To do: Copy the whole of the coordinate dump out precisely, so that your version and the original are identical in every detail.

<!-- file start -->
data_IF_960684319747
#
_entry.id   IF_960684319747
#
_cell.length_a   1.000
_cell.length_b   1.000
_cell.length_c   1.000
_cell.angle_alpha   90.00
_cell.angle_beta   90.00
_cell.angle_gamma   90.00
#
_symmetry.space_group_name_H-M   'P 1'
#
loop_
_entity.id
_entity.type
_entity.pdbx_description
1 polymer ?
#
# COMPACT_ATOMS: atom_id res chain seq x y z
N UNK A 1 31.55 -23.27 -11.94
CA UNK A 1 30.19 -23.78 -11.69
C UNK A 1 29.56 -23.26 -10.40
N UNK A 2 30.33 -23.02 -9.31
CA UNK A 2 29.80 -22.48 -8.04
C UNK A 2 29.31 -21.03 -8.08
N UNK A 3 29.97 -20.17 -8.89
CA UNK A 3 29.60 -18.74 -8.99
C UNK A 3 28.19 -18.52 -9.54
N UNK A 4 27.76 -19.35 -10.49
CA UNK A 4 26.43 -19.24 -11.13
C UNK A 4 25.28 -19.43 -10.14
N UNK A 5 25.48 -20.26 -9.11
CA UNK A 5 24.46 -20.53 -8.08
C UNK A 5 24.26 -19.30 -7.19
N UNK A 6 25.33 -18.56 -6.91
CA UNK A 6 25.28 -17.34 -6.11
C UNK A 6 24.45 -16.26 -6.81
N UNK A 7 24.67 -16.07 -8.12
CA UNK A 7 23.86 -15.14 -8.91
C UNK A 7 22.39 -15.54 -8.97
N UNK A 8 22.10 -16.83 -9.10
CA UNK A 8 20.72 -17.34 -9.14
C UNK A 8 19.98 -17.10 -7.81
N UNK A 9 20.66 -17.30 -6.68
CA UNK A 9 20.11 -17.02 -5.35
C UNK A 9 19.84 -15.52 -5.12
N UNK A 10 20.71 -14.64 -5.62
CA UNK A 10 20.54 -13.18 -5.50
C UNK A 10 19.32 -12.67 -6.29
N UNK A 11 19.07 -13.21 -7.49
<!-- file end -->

data_IF_960684319747
#
_entry.id   IF_960684319747
#
_cell.length_a   1.000
_cell.length_b   1.000
_cell.length_c   1.000
_cell.angle_alpha   90.00
_cell.angle_beta   90.00
_cell.angle_gamma   90.00
#
_symmetry.space_group_name_H-M   'P 1'
#
loop_
_entity.id
_entity.type
_entity.pdbx_description
1 polymer ?
#
# COMPACT_ATOMS: atom_id res chain seq x y z
N UNK A 1 31.55 -23.27 -11.94
CA UNK A 1 30.19 -23.78 -11.69
C UNK A 1 29.56 -23.26 -10.40
N UNK A 2 30.33 -23.02 -9.31
CA UNK A 2 29.80 -22.48 -8.04
C UNK A 2 29.31 -21.03 -8.08
N UNK A 3 29.97 -20.17 -8.89
CA UNK A 3 29.60 -18.74 -8.99
C UNK A 3 28.19 -18.52 -9.54
N UNK A 4 27.76 -19.35 -10.49
CA UNK A 4 26.43 -19.24 -11.13
C UNK A 4 25.28 -19.43 -10.14
N UNK A 5 25.48 -20.26 -9.11
CA UNK A 5 24.46 -20.53 -8.08
C UNK A 5 24.26 -19.30 -7.19
N UNK A 6 25.33 -18.56 -6.91
CA UNK A 6 25.28 -17.34 -6.11
C UNK A 6 24.45 -16.26 -6.81
N UNK A 7 24.67 -16.07 -8.12
CA UNK A 7 23.86 -15.14 -8.91
C UNK A 7 22.39 -15.54 -8.97
N UNK A 8 22.10 -16.83 -9.10
CA UNK A 8 20.72 -17.34 -9.14
C UNK A 8 19.98 -17.10 -7.81
N UNK A 9 20.66 -17.30 -6.68
CA UNK A 9 20.11 -17.02 -5.35
C UNK A 9 19.84 -15.52 -5.12
N UNK A 10 20.71 -14.64 -5.62
CA UNK A 10 20.54 -13.18 -5.50
C UNK A 10 19.32 -12.67 -6.29
N UNK A 11 19.07 -13.21 -7.49